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There are not enough truly great books about pop culture. You can read about it online (thanks!), you can watch TV all day, you can gChat with your friends with about the Bachelorette, but there are criminally few options for reading about pop culture in a long format.

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Enter Rob Sheffield, the most delightful writer and critic at Rolling Stone. I say delightful because he seems so happy with his occupation, so pleased with pop culture, as one should be. He never acts too cool, and he’s just as excited as you are to listen to Carly Rae Jepsen.

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Sheffield’s first book, Love Is a Mix Tape, was a memoir of music and love. How did he find his first love? Music. How did he get through it when she dropped dead of a pulmonary embolism a few years into their marriage? Music. I have kept that heartbreaking book on my nightstand for about five years now, so naturally I couldn’t wait for his newest, Turn Around Bright Eyes.

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Like his other two books, his main subjects are music and love, which is quite alright for me, because they’re the only two things I care about (Except maybe food? Where’s the food memoir, Sheffield?). The format is short, interconnected essays about the exuberant experience of singing karaoke, and how it helped him bond with his second wife, Ally.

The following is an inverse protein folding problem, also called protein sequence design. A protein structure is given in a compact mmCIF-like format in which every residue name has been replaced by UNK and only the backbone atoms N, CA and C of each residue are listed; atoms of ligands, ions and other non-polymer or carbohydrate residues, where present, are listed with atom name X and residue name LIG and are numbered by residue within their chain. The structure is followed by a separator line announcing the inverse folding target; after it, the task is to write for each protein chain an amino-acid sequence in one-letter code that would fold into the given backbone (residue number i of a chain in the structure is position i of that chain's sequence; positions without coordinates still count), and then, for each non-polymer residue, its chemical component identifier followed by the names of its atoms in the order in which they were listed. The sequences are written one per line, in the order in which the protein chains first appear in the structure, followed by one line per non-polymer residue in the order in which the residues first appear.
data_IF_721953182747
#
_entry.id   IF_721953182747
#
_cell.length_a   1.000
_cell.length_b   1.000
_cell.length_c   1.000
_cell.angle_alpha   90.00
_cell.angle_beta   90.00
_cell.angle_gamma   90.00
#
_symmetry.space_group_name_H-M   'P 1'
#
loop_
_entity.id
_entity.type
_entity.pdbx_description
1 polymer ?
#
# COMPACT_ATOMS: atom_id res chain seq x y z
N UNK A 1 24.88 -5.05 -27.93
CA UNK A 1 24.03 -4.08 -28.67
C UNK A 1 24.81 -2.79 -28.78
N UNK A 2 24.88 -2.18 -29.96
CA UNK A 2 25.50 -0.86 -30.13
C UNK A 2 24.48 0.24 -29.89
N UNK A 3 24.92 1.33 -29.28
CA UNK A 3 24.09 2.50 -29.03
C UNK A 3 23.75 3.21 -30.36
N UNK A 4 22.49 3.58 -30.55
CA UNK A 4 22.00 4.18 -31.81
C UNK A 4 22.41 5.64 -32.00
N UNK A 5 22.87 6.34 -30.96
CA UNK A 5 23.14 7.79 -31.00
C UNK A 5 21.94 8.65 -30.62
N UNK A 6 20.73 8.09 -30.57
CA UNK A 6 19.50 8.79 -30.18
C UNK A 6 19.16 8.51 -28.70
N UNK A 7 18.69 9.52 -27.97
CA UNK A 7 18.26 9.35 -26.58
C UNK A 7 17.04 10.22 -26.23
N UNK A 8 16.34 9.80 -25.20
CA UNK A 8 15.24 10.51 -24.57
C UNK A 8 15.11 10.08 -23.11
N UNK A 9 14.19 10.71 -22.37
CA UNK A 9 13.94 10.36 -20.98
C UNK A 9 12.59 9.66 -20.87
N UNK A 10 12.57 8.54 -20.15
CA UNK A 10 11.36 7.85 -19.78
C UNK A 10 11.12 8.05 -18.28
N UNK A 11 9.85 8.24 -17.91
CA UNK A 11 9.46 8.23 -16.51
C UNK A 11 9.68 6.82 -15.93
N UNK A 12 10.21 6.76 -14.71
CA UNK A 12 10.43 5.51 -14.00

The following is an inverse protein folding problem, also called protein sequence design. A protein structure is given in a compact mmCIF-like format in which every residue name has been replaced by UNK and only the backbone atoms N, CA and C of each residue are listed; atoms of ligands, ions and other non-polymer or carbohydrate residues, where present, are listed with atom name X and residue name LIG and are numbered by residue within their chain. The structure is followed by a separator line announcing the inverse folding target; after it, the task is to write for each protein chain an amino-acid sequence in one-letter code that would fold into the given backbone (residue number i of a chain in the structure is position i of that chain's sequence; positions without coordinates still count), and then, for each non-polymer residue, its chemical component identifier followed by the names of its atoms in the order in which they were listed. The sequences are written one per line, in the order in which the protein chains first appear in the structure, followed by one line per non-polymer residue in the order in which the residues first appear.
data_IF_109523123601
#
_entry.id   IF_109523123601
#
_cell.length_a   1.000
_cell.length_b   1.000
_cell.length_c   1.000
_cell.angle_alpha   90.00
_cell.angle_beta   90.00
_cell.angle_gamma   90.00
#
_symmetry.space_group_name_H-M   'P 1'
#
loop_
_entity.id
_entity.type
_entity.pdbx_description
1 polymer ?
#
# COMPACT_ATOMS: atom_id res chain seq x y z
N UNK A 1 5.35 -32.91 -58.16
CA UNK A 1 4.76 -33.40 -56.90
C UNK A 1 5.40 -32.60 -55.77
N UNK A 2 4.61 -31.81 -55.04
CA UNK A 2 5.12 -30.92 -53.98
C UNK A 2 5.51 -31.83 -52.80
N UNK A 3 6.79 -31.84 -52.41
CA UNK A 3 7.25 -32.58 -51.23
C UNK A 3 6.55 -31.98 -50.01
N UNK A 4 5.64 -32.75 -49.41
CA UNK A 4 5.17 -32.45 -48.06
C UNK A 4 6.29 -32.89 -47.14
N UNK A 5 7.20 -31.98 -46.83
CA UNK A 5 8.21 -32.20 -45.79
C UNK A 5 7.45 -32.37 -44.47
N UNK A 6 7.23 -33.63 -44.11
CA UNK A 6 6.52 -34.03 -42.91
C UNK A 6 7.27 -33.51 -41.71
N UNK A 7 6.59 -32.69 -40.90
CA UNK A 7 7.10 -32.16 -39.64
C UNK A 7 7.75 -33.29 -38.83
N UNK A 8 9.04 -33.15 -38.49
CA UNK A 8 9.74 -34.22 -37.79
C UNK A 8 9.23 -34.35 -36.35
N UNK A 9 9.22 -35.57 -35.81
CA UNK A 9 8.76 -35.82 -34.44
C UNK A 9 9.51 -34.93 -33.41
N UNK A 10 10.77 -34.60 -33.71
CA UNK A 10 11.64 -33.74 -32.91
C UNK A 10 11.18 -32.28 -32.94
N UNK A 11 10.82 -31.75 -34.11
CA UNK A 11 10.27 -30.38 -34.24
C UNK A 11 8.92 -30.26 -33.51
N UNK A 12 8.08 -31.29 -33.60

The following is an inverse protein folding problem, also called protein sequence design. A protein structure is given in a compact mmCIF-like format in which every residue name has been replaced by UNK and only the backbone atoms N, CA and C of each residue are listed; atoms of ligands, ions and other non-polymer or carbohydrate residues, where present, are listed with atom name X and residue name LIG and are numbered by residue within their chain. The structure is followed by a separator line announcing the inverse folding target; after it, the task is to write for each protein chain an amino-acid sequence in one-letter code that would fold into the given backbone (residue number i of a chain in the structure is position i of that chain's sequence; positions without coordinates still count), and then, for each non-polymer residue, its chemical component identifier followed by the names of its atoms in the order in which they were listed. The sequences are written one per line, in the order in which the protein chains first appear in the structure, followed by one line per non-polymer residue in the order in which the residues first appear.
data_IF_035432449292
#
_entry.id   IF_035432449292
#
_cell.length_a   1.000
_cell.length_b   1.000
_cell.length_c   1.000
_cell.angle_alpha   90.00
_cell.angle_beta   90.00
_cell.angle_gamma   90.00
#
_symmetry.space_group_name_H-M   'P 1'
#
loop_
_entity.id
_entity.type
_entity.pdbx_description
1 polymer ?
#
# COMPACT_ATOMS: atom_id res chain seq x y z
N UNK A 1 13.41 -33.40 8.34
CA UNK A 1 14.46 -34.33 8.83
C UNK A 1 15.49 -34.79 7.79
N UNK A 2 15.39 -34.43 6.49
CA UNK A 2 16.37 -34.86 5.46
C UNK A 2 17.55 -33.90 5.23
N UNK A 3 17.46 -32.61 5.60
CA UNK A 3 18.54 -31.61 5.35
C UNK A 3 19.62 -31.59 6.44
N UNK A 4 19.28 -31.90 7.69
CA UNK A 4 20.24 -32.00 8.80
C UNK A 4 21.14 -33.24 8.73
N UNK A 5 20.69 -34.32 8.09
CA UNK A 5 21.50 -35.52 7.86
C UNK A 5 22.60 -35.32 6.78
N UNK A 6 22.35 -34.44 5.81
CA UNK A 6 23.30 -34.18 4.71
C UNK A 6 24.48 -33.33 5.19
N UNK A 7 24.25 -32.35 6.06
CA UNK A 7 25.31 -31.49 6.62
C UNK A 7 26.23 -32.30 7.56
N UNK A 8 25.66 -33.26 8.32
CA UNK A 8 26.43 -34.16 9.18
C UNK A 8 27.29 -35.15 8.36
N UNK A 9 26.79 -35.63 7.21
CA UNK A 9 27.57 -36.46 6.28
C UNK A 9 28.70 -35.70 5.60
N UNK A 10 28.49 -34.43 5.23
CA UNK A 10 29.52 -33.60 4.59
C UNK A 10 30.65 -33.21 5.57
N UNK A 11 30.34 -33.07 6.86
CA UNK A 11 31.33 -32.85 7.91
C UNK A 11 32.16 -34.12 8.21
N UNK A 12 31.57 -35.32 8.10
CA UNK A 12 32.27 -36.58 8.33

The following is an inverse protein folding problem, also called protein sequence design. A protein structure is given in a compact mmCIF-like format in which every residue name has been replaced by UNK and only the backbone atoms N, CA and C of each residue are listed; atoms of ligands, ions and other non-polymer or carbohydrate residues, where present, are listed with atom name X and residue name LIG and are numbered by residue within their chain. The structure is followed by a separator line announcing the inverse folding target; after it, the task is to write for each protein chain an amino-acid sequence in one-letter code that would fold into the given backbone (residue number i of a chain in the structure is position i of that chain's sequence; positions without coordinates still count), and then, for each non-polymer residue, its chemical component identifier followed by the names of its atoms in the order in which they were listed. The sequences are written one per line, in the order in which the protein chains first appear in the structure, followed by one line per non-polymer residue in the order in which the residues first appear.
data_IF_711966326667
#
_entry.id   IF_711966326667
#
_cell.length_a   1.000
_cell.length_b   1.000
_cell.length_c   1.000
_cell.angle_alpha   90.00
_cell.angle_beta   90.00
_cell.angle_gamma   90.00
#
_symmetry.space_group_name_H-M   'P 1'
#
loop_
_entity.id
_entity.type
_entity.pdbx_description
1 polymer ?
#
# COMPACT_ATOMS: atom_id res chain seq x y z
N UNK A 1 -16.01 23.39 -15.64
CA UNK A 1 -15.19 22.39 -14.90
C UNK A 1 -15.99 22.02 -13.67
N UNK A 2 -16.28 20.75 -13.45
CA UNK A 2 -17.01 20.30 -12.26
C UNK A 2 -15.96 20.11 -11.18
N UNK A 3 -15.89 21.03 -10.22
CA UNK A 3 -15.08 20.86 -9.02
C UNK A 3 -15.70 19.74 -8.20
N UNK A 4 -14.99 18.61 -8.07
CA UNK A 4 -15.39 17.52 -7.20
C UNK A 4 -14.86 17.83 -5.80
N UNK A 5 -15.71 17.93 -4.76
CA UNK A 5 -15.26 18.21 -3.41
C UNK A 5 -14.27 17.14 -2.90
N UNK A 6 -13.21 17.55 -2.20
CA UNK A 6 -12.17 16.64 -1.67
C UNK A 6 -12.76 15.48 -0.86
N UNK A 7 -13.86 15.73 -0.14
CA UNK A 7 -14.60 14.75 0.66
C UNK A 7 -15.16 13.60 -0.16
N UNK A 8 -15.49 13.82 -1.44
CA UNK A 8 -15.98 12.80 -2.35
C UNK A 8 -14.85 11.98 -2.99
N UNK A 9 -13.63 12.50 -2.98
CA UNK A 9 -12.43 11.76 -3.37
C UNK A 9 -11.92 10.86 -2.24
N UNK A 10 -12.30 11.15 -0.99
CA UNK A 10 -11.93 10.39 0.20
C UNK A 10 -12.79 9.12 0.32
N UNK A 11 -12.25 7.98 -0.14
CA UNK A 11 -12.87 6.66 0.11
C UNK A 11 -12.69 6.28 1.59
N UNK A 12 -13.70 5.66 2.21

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The pieces meander a bit, and you occasionally feel like he’s forcing out extra words, but it’s worth it to pick up on the lyrics he slips into prose, or his completely astute deconstruction of love’s cliches.

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You are happy when Rob’s happy. You feel his dread when he sits in his apartment facing the World Trade Center during the summer of 2001. And mostly you really, really want to sing karaoke with him. The title of his book refers to that karaoke mainstay, “Total Eclipse of the Heart.” Every now and then, when you fall apart, turn to Rob Sheffield.

Have you ever read Rob’s work in Rolling Stone? What’s your favorite pop-culture book? Which song do you always choose when it’s karaoke time? Tell us in the comments below or tweet us @OKMagazine.

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